Those invite (you) to the fire, but Allah invites to paradise and to forgiveness, by his permission,
And he makes clear his verses (i.e. ordinance) to the people that perhaps they may remember.” (Al Baqara :221)

“O you who have believed, when the believing women come to you as emigrants, examine (i.e. test) them. Allah is most knowing as to their faith. And if you know them to be believers, then do not return them to the disbeliever’s, they are not lawful (wives) for them, nor are they lawful (husbands) for them, But give them (i.e. the disbeliever’s) what they have spent. And there is no blame upon you if you marry them if you have given heir due compensation (i.e. mahr)

And hold not to marriage bonds with disbelieving women, but ask for what you have spent and let them (i.e. the disbeliever’s) ask for what they have spent. That is the judgment of Allah; He judges between you. And Allah is knowing and wise.” (Al-mumtahanah :10)

Ibn Omar could not comprehend why Jewish and Christian ladies were entitled to this exemption
He should to say:“ I don’t know any disbelief greater than a person saying that Jesus is my lord.”

During the era of Omar some swahabahs married Jewish ladies and were ordered by Omar Ibn Khatab to divorce them but they challenged Omar that it was lawful to marry them

However Omar explained that they may be spies for the enemy besides the ordinary Muslim being tempted to emulate the example of those greater swahabahs.

All in all the restriction by Omar does not reach the level of prohibition.

On the other hand Shafi scholars have argued that the Jewish or Christian lady must have entered into Christian or Jewish faith before the prophethood of Muhammad or her family embraced Christianity or Judaism before the Prophethood of Muhammad (May peace be upon him)

However I am afraid to say that this idea is baseless.

The Jews and Christians present at the time of Prophet Muhammad had all present elements of disbelief- calling Jesus God or Son of God and not accepting the prophethood of Muhammad.

However Quran used to call them people of the book.

“They have certainly disbelieved who say God is The Messiah son of Maryam--- .”(??????? 72)

Kinds of Marriage under the Kenyan System

There are several kinds of marriages recognized under the Kenyan Legal system
They can be classified into two main categories Statutory and Non- Statutory.

1) Statutory Marriages
These are the marriages celebrated under written laws of Kenya which include Cap 150 Marriage Act Cap 150, African Christian Marriage and Divorce Act Cap 151 and the Hindu Marriage Act Cap 157. These marriage shares the same features of monogamous and binding nature in the sense that the can only be dissolve by the court of competence jurisdiction.

The Hindu Marriage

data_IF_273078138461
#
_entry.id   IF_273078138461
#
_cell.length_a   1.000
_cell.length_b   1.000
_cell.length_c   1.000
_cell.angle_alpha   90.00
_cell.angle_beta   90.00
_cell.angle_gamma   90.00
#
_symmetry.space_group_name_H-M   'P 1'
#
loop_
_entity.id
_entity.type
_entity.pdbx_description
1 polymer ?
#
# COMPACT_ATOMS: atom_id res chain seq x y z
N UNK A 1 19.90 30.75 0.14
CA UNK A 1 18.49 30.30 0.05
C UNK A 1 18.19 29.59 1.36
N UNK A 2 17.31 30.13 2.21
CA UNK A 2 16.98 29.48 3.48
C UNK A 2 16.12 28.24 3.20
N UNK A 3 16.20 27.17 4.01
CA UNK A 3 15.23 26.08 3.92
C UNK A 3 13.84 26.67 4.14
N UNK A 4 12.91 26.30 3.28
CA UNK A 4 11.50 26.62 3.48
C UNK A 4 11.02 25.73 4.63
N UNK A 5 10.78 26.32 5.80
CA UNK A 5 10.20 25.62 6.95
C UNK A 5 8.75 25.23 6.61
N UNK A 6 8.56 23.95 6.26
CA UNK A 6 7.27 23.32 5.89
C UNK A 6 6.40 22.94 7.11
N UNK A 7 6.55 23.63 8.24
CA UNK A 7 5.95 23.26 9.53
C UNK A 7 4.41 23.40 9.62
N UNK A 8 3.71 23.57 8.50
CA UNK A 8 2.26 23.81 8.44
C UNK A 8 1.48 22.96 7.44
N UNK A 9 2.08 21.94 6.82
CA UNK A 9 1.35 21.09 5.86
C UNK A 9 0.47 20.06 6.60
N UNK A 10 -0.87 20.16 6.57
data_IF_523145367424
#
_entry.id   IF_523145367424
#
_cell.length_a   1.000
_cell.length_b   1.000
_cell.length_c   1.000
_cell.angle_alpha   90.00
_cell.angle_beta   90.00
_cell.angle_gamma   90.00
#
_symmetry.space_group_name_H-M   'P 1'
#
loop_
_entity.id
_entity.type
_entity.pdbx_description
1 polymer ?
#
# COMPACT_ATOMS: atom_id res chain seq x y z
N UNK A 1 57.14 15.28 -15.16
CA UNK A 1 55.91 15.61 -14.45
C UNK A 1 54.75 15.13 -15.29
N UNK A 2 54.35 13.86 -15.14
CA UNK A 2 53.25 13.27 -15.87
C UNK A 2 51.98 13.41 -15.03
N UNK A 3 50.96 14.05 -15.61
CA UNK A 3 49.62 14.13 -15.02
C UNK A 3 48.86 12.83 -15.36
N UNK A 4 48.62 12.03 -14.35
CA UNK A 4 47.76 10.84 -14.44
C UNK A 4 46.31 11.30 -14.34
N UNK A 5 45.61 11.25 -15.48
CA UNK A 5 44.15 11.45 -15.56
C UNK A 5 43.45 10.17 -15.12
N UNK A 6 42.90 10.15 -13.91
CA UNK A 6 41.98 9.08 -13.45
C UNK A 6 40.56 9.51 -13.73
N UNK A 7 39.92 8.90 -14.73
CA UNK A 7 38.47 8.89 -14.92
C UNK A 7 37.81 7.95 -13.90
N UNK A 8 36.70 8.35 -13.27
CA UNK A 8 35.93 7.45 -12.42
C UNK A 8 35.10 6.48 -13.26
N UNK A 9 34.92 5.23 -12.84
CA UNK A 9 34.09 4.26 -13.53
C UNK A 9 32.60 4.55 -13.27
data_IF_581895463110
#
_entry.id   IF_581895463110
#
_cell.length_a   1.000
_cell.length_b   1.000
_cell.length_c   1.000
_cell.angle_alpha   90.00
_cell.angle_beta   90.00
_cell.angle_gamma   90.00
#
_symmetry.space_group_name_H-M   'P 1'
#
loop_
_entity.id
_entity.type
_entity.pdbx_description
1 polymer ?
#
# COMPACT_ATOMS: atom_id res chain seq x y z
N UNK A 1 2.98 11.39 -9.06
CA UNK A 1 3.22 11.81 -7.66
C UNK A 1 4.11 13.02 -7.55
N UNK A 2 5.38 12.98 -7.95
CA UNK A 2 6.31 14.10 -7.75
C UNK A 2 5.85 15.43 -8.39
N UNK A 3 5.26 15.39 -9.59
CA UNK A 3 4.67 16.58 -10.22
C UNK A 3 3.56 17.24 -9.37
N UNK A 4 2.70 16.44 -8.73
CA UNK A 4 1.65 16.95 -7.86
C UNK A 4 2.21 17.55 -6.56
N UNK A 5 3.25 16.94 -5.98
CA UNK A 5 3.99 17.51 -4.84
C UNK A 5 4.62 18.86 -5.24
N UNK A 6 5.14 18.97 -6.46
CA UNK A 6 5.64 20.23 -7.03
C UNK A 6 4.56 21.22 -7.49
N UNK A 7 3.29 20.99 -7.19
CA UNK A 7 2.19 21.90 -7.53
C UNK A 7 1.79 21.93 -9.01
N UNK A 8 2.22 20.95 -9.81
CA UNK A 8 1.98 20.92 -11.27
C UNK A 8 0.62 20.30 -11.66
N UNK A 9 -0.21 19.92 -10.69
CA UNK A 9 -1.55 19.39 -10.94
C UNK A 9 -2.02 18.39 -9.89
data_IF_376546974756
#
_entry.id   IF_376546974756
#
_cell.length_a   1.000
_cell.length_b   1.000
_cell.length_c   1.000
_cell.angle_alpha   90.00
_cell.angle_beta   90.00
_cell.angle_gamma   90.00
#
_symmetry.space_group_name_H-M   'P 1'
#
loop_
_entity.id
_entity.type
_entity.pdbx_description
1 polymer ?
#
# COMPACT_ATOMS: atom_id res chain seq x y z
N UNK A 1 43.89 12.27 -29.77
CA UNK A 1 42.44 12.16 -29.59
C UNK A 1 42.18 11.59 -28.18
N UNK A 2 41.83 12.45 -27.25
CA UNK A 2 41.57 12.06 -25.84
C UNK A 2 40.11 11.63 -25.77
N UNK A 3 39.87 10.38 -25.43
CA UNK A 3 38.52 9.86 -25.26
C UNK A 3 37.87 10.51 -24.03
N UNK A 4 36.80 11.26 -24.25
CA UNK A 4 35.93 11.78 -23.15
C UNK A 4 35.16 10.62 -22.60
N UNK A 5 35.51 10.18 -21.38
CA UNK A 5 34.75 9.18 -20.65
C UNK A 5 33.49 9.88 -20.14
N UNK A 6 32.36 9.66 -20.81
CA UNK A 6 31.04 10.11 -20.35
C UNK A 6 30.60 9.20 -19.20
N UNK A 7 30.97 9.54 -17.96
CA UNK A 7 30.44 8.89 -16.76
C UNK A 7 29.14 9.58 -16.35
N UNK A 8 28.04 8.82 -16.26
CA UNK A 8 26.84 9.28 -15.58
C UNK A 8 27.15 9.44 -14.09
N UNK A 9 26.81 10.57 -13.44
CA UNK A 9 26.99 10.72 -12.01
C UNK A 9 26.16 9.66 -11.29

The Hindu Marriage and Divorce Act Cap 157 govern the Hindu marriage and it is monogamous and binding in nature. The Act comprises of the Hindu formalities of solemnizing a marriage at section 5 of the act. The application of this Act is restricted to the Hindu only, however a marriage under this Act bears the same features of Monogamous and bindingness nature with only the High Court have jurisdiction to dissolve it.
There is no provision to its conversion to the African customary or Islamic Marriage.
It should be observed that the Act avoided the confusion caused by the Marriage Act Cap 150 and the Matrimonial causes Act Cap 152 in regard to a marriage between parties who are within the prohibited relations whether it is void or voidable.

2. Non Statutory marriage:

In the broad classification of marriages Islamic and African Customary Law besides cohabitation can be termed as Non-statutory marriages.

(a) Islamic Marriage.

The marriage is solemnized according to Islamic Family Law which is not codified in Kenya.

The Mohammedan Marriage and Registration Ordinance (Act) Cap 155 enables registration of such marriages.

It was thought that Islamic marriages are subjected to marriage Act Cap 150 and therefore Islamic Family Law is subordinately to the English Law contained in the Marriage Act Cap 150.
This was the holding in the case of Fatuma Bint Athuman vs.Ali Bakari 1918(EALR) 171
In which case the court was of the opinion that marriage of minors recognized under Islamic Law is void since Marriage Act Cap 150 avoids such marriages and the marriage Act is the supreme Law of Marriage.

This ruling prompted the enactment of the Mohammedan Marriage, Divorce and Succession Ordinance Cap 156 to provide that Islamic Marriages are not under the Marriage Act Cap 150 and therefore the age restriction on Cap 150 does not apply to Islamic Marriage.